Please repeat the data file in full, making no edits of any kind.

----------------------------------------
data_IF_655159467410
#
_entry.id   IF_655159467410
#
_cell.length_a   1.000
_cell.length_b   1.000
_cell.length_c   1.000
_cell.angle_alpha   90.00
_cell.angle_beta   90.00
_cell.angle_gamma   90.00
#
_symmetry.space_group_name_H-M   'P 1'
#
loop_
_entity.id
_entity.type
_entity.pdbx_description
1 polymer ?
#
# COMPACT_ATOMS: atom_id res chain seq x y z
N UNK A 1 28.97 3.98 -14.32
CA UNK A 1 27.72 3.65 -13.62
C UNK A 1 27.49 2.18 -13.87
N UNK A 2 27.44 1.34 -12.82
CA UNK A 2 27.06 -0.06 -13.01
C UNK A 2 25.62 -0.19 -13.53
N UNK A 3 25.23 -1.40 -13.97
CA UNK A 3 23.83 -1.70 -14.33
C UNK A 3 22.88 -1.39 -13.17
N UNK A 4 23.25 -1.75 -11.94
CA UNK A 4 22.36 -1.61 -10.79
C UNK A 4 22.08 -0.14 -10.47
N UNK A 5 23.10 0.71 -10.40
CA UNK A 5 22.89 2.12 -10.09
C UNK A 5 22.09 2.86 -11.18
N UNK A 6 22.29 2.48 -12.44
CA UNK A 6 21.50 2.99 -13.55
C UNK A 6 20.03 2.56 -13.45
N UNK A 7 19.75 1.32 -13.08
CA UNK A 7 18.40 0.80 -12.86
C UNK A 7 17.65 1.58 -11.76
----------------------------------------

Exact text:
data_IF_655159467410
#
_entry.id   IF_655159467410
#
_cell.length_a   1.000
_cell.length_b   1.000
_cell.length_c   1.000
_cell.angle_alpha   90.00
_cell.angle_beta   90.00
_cell.angle_gamma   90.00
#
_symmetry.space_group_name_H-M   'P 1'
#
loop_
_entity.id
_entity.type
_entity.pdbx_description
1 polymer ?
#
# COMPACT_ATOMS: atom_id res chain seq x y z
N UNK A 1 28.97 3.98 -14.32
CA UNK A 1 27.72 3.65 -13.62
C UNK A 1 27.49 2.18 -13.87
N UNK A 2 27.44 1.34 -12.82
CA UNK A 2 27.06 -0.06 -13.01
C UNK A 2 25.62 -0.19 -13.53
N UNK A 3 25.23 -1.40 -13.97
CA UNK A 3 23.83 -1.70 -14.33
C UNK A 3 22.88 -1.39 -13.17
N UNK A 4 23.25 -1.75 -11.94
CA UNK A 4 22.36 -1.61 -10.79
C UNK A 4 22.08 -0.14 -10.47
N UNK A 5 23.10 0.71 -10.40
CA UNK A 5 22.89 2.12 -10.09
C UNK A 5 22.09 2.86 -11.18
N UNK A 6 22.29 2.48 -12.44
CA UNK A 6 21.50 2.99 -13.55
C UNK A 6 20.03 2.56 -13.45
N UNK A 7 19.75 1.32 -13.08
CA UNK A 7 18.40 0.80 -12.86
C UNK A 7 17.65 1.58 -11.76